Cancer Research
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2021 ◽  
Vol 7 (1) ◽  
Marjory Charlot ◽  
Kelsi Carolan ◽  
Cyrena Gawuga ◽  
Elmer Freeman ◽  
Linda Sprague Martinez

Abstract Background Participating in clinical trials is a metric of high-quality cancer care and improves survival. However, Black individuals with cancer are less likely to be enrolled in clinical trials and experience a disproportionate burden of cancer mortality compared to Whites. Patient-engaged research is one potential strategy to address racial inequities in clinical trials, but little is known about best practices for engaging Black individuals and communities impacted by cancer in research partnerships. Methods We used a community engaged research approach to establish a patient advisory council (PAC) representative of the patient population served by a safety net hospital cancer center. We outline the process of establishing the PAC and the lessons learned. Results The inaugural PAC included 7 members representative of the cancer center’s patient demographics. PAC members developed a patient centered vision, mission and action plan. PAC and community-academic research partners experienced the transformative power of centering the lived experiences of patients of color to promote health equity in cancer research. Conclusion Establishing a patient advisory council at a safety net hospital cancer care center provided a platform for engaging a hardly reached population in patient centered research.

2021 ◽  
Vol 7 (1) ◽  
pp. 92
Kirill Zagorodnev ◽  
Alexandr Romanko ◽  
Anna P. Sokolenko ◽  
Ilya Bizin ◽  
Ekaterina S. Kuligina

Breast cancer is the most common type of malignant neoplasm in women. <em>BRCA1</em><em> </em>and<em> <em>BRCA2</em></em> are the most commonly mutated genes, but only up to 30% of hereditary breast cancer cases are attributed to alterations in these genes. A large proportion of genetic causes of hereditary breast cancer remains unknown. Thus, the search for new hereditary mutations and establishing a genetic alteration in each case of hereditary breast cancer is a clinically significant task; be the goal of our research. Next-generation sequencing (NGS) allows for simultaneous analysis of hundreds to thousands of genes at one time. We analyzed the genetic material of 49 patients of the northwest Russian population with clinical signs of hereditary breast cancer and identified new mutations associated with hereditary breast cancer. Research results show two missense mutations - SLIT3 p.Arg154Cys, CREB3 p.Lys157Glu, and truncating mutation - USP39 c.*208G&gt;C. Research conclusion; The identified mutations can explain only a tiny fraction of hereditary breast cancer cases (0.7% to 1.1%). The next step to increase the practical value of the detected alterations should be the analysis of biological characteristics of tumors in carriers of these mutations that can potentially become a target for chemotherapy.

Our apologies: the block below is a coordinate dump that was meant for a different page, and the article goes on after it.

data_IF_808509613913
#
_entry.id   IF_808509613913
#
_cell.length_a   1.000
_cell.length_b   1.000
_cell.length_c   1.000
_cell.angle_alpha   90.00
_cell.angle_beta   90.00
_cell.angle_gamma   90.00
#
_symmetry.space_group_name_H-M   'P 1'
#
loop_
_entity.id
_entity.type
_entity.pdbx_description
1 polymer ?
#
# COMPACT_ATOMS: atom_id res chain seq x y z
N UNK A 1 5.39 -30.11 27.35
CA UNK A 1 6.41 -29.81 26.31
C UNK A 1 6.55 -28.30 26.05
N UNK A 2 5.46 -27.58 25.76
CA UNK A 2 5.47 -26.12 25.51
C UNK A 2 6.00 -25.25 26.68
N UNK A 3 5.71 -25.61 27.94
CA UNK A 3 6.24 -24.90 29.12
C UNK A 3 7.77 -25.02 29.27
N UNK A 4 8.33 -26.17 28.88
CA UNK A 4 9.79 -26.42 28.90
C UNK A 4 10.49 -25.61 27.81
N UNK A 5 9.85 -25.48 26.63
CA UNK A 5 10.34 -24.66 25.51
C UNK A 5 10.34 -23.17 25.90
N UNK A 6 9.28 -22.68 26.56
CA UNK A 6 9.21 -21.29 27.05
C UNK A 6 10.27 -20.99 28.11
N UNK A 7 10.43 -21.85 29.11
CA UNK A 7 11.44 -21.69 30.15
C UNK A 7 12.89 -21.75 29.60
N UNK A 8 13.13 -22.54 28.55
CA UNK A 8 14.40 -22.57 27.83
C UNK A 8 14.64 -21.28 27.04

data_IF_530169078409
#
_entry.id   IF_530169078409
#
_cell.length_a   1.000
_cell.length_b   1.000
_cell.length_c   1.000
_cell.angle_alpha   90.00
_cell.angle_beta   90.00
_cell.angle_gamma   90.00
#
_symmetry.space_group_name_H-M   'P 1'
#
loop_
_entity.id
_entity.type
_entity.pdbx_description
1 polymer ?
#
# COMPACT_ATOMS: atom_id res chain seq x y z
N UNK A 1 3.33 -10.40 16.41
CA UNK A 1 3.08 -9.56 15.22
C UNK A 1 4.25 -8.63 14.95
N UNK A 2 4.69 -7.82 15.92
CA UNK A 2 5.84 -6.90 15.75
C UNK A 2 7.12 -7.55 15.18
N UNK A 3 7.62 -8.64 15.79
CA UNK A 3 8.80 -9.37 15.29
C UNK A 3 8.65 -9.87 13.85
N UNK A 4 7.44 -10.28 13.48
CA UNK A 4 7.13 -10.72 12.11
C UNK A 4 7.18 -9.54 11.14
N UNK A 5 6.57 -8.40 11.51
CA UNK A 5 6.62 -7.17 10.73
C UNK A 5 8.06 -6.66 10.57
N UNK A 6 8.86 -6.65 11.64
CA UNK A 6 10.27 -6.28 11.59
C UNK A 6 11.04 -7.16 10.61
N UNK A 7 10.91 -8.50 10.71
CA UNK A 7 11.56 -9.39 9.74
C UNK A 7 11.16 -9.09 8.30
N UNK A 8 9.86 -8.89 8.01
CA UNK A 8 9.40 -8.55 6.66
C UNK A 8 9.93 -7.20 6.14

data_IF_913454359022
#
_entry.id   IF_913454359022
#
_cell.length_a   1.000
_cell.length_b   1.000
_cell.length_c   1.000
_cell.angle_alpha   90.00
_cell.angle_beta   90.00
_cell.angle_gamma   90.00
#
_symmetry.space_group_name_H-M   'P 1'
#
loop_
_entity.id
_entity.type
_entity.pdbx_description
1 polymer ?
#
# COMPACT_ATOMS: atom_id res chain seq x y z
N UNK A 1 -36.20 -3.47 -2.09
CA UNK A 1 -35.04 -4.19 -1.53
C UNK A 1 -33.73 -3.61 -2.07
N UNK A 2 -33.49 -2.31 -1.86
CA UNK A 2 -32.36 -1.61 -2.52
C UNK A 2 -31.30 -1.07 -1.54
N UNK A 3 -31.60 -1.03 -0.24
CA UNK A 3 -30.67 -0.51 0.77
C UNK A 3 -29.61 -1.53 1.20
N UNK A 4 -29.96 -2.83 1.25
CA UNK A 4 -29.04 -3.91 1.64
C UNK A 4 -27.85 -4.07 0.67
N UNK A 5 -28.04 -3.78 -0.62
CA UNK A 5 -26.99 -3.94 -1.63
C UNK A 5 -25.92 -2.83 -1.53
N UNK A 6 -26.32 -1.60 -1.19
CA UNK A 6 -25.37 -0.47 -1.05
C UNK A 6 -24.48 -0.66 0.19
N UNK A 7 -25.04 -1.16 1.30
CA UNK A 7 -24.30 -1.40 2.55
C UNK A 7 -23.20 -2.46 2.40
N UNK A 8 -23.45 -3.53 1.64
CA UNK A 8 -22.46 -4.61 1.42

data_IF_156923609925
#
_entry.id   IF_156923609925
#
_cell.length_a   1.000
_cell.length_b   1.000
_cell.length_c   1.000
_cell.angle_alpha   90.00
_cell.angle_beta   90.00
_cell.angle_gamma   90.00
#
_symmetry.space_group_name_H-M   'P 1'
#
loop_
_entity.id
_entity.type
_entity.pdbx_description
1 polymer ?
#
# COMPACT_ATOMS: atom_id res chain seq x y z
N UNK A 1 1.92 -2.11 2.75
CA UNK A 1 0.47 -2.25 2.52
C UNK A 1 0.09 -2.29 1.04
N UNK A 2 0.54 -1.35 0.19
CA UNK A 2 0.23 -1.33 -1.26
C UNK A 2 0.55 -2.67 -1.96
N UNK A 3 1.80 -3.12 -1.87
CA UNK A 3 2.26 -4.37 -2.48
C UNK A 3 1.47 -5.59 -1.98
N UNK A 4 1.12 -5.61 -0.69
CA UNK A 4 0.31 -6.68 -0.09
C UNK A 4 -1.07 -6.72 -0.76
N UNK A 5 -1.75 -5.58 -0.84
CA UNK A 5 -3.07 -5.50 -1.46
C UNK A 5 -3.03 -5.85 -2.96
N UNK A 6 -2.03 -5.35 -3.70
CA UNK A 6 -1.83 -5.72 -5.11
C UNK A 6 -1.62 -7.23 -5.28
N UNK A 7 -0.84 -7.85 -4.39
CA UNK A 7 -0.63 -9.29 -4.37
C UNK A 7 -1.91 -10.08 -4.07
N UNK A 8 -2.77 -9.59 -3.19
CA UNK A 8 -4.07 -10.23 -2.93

Anindita Ghosh ◽  
Chinmay Kumar Panda

: Bladder cancer carries a poor prognosis and has proven resistance to chemotherapy. Pentacyclic Triterpenoid Acids (PTAs) are natural bioactive compounds that have a well-known impact on cancer research because of their cytotoxic and chemopreventive activities. This review focuses on bladder cancer which can no longer be successfully treated by DNA damaging drugs. Unlike most of the existing drugs against bladder cancer, PTAs are non-toxic to normal cells. Collecting findings from both in vitro and in vivo studies, it has been concluded that PTAs may serve as promising agents in future bladder cancer therapy. In this review, the roles of various PTAs in bladder cancer have been explored, and their mechanisms of action in the treatment of bladder cancer have been described. Specific PTAs have been shortlisted from each of the chief skeletons of pentacyclic triterpenoids, which could be effective against bladder cancer because of their mode of action. This review thereby throws light on the multi targets and mechanisms of PTAs, which are responsible for their selective anticancer effects and provides guidelines for further research and development of new natural antitumor compounds.